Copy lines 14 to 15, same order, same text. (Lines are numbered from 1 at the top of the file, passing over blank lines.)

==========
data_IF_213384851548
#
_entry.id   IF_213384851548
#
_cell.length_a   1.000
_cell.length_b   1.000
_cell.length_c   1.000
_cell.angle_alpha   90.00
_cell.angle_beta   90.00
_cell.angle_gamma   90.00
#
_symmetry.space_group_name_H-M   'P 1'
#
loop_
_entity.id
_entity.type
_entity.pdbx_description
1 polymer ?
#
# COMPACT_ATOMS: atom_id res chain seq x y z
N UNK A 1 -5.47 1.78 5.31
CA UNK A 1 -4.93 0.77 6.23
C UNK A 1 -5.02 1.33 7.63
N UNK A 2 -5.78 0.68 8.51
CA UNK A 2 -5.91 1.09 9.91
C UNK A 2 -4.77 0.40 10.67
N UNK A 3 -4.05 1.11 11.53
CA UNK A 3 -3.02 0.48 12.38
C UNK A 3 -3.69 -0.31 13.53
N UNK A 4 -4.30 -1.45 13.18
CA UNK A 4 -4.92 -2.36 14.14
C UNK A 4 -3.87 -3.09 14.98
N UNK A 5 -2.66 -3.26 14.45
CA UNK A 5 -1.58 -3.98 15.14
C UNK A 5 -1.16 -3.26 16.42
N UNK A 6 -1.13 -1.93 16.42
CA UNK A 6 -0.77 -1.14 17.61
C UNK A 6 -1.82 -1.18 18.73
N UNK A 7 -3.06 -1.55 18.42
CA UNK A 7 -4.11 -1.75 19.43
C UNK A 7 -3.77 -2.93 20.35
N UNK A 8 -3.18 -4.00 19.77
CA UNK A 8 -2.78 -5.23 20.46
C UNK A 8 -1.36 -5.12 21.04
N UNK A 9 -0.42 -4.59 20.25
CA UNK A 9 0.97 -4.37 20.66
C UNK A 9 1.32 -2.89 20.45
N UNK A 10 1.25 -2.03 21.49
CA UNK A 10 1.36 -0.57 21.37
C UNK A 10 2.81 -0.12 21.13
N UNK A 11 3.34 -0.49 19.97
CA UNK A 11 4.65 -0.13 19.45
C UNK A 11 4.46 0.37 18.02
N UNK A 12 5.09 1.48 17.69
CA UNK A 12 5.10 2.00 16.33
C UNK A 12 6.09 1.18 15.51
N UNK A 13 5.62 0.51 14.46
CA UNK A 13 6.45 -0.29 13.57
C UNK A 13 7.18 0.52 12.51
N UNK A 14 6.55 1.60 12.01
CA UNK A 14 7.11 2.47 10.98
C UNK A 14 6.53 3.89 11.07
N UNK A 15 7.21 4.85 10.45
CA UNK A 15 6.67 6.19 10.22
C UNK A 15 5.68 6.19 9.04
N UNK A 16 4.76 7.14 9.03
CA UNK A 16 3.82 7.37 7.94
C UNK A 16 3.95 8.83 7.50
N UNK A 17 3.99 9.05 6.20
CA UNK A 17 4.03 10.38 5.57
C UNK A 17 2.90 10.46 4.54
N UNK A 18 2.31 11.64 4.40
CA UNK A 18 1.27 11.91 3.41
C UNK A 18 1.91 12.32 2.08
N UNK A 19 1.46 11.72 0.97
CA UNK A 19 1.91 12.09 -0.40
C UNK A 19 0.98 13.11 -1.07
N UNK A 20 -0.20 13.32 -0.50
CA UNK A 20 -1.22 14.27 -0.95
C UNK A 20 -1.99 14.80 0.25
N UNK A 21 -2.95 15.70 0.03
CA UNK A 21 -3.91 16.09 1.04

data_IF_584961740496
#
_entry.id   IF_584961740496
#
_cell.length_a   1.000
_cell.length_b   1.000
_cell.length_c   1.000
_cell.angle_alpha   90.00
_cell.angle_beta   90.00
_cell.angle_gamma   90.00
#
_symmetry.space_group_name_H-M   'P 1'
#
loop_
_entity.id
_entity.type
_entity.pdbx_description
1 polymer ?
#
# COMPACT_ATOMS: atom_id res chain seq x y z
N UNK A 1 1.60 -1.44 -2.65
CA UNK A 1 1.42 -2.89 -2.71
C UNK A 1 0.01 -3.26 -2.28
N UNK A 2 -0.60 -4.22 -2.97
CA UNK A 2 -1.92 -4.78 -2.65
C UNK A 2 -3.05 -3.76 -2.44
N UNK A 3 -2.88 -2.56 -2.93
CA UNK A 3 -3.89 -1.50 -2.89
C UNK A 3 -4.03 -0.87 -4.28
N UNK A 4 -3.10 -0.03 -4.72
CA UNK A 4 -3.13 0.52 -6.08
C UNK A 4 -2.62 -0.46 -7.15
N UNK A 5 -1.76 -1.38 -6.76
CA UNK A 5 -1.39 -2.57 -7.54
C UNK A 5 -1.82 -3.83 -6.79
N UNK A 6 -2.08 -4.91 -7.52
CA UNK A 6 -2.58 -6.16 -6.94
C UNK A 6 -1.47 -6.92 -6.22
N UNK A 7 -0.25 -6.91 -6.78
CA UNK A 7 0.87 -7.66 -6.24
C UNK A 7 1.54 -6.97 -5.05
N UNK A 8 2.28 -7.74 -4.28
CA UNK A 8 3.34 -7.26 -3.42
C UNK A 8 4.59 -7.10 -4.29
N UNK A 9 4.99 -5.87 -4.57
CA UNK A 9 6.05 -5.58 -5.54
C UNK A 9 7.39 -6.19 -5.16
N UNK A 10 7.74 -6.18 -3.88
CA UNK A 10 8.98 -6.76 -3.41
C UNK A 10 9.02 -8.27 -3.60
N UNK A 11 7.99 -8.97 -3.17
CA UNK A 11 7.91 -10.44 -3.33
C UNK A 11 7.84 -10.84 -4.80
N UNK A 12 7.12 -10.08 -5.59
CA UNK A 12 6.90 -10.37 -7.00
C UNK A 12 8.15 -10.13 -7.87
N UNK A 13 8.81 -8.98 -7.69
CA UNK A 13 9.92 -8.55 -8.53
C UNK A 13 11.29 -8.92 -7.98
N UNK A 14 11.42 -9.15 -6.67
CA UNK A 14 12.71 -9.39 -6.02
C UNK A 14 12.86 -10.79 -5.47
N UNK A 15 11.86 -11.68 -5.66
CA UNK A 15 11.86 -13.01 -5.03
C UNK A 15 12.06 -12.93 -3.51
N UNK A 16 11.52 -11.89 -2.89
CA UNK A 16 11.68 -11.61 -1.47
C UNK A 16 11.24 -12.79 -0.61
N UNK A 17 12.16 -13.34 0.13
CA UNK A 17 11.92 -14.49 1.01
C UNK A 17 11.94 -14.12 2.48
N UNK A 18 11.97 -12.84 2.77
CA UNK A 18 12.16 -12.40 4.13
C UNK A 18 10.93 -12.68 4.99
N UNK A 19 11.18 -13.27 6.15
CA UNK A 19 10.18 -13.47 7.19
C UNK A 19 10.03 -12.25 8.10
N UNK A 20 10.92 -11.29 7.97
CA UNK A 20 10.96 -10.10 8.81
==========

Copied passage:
loop_
_entity.id